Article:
March 11, 2005

Nightline Tonight

David Letterman is in reruns tonight so you have no excuse for not watching Nightline tonight. Without much fanfare, Friday nights on Nightline have become a pop culture treasure trove. Here's what's on tap for tonight, as cribbed from the show's email announcement:

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The Lost World: Mitchell and Kenyon
March 11, 2005

Reality television is all the rage these days -- the newest fad. Why are we so fascinated by watching other "real" people go about their "real" lives? As you'll see tonight, reality TV is not a new phenomenon. And its pioneers were not Mark Burnett, Donald Trump or anyone at MTV.

Instead, a few of the pioneers of reality TV were two British guys ... born in the 19th century: Sagar Mitchell and James Kenyon.

Never heard of them?

OK, I hadn't either. But as you'll learn tonight, they were among the first to introduce an entertainment business model that today reaps billions.

In 1994, an amateur film historian named Peter Worden discovered more than 800 rolls of film in the basement of an empty workshop, which he quickly realized were from another world - -a 100-year-old world -- Edwardian England. With help from the British Film Institute, the films were eventually restored. And for the first time, through the fog of decades, we are able to see with astounding clarity what life was like at the turn of the 19th century.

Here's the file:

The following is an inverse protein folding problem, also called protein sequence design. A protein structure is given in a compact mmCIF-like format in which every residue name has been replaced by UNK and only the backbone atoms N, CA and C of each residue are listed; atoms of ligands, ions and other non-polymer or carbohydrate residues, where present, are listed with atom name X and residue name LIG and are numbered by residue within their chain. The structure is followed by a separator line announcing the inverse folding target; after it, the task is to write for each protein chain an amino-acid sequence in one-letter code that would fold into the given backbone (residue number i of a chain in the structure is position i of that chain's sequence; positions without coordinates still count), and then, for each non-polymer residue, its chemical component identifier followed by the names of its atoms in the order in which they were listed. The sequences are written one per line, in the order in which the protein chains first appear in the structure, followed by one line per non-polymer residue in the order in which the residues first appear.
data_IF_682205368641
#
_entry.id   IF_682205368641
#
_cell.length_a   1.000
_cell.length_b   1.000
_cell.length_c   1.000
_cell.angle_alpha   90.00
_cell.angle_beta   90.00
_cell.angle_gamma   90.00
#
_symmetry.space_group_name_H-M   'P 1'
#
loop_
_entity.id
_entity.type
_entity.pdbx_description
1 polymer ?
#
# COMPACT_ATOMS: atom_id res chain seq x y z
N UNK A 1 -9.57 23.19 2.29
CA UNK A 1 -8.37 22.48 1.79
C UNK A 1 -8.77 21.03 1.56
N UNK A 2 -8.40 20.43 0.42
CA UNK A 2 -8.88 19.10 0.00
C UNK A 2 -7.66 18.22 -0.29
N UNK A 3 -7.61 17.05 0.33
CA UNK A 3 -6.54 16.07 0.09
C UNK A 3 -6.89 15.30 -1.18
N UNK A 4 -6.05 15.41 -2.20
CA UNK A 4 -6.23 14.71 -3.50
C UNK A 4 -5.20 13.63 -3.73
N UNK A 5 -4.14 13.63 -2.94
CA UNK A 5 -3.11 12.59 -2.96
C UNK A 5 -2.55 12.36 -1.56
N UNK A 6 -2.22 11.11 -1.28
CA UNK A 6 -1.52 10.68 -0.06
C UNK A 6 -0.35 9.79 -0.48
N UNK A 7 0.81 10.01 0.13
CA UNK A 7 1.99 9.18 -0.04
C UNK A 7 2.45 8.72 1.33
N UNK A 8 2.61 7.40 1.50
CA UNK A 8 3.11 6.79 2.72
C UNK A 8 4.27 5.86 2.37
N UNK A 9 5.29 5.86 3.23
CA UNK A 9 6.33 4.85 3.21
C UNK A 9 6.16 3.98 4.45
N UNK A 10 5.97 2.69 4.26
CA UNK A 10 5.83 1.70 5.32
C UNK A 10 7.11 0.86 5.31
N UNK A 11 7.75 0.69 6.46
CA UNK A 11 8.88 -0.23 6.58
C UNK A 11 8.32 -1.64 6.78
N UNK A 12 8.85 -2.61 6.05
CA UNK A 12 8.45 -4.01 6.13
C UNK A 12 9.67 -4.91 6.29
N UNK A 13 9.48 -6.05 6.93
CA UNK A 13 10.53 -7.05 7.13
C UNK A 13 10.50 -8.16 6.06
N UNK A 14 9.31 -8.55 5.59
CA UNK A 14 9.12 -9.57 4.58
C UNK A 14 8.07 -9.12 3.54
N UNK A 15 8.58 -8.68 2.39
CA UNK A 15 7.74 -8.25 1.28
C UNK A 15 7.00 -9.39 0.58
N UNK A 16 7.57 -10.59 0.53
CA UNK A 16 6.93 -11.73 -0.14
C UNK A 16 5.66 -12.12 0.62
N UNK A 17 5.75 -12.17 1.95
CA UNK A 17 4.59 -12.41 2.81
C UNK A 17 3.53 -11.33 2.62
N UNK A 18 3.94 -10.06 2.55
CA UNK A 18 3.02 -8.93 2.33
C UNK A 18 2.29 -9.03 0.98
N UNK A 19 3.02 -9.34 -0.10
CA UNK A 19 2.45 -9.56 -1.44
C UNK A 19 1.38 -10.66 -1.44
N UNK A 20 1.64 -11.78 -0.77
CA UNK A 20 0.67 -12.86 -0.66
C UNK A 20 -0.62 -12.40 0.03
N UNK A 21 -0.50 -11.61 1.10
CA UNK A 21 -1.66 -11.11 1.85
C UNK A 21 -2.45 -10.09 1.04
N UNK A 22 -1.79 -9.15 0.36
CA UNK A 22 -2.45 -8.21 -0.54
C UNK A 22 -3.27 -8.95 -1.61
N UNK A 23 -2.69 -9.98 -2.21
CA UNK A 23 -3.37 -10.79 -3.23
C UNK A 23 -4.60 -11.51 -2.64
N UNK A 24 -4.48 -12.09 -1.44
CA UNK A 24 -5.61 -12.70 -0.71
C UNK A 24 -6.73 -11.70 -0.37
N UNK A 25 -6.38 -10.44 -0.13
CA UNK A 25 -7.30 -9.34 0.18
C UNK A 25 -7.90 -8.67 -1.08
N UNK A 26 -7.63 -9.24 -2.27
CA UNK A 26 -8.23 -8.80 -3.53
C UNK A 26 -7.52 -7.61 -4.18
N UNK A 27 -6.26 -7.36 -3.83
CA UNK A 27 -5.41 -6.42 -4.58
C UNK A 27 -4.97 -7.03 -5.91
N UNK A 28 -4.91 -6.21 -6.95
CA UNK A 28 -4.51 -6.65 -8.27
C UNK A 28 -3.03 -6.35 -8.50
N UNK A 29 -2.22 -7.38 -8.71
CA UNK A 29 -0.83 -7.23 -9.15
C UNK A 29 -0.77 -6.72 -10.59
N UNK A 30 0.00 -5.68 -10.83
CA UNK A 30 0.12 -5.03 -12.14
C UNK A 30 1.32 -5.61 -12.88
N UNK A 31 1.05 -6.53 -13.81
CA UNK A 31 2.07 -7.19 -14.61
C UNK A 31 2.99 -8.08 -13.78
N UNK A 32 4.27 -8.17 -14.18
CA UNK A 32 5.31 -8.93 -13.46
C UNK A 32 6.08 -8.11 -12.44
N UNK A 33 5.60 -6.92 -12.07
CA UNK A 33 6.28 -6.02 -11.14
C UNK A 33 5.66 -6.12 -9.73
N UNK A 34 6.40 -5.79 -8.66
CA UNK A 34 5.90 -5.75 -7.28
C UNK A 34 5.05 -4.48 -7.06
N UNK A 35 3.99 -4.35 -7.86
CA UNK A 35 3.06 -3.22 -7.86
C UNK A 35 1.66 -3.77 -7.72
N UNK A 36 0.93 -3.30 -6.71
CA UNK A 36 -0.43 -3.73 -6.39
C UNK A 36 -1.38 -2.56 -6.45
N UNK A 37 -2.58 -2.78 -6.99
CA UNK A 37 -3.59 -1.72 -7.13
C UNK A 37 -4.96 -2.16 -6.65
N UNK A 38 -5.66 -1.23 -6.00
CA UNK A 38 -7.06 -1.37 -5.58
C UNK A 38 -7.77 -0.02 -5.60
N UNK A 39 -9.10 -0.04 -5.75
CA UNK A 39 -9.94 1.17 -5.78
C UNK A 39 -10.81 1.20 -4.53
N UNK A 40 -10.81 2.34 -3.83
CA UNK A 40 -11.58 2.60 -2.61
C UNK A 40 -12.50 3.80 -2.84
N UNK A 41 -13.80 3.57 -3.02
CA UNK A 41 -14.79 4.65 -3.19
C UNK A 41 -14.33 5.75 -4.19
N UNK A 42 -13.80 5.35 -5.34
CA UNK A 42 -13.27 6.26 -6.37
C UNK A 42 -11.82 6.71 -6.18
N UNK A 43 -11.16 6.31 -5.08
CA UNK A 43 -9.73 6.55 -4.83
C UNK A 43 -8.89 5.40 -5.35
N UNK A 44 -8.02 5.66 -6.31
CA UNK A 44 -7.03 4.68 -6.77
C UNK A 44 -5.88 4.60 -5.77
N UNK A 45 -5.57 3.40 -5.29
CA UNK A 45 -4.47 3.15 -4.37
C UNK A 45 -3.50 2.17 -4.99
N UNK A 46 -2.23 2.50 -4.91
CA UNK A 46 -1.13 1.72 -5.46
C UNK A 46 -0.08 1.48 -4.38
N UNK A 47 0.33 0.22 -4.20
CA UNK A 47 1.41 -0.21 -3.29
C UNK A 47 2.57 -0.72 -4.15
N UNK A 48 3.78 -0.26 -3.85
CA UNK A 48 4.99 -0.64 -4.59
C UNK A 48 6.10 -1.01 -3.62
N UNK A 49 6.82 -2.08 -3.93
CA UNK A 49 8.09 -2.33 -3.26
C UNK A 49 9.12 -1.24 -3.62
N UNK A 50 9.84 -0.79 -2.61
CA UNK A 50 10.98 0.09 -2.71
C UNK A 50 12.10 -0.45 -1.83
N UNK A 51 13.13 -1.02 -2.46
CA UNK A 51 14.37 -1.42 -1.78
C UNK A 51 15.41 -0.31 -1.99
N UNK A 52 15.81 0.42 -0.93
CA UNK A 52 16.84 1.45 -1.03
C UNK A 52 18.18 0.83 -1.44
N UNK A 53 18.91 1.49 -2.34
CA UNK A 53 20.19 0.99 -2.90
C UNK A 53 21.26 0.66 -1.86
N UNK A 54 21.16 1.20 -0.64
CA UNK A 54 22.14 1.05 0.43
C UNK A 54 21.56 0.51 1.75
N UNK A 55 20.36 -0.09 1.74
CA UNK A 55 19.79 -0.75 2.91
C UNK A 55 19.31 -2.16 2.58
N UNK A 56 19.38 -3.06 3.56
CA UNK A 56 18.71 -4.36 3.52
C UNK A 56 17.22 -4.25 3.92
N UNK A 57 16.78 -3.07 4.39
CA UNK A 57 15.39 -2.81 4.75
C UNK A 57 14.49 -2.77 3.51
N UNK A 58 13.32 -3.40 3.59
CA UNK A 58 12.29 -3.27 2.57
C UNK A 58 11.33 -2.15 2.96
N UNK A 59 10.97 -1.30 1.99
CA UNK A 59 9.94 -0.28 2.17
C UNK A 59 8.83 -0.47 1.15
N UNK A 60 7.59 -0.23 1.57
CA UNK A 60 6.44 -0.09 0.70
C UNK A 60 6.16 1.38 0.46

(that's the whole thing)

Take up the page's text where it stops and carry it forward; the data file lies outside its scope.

It was the birth of leisure time for the middle class in England; and Mitchell and Kenyon filmed everyday people going about their daily lives. You will see workers emerging from factory gates, electric trams, street parades, horse-drawn carriages, seaside holidays, and some of the first professional sports games caught on film -- including a match between the famed Manchester United and Burnley football clubs.

You will also see people looking strangely at the camera's eye, stopping and staring as they gaze, perhaps for the first time, at a camera. Their fascination proved profitable for Mitchell and Kenyon, who would screen their "actualities" in tents and civic halls, where people were enticed to, "Come and see yourself as others see you."
But Mitchell and Kenyon weren't limited to reality television. Already nostalgic for "NYPD Blue"? Tune in for a look at one of the first police dramas on film.

It's probably the closest you'll get to time travel on a Friday night.

We hope you'll join us.

Hillary Profita & the "Nightline" Staff
ABC News Washington Bureau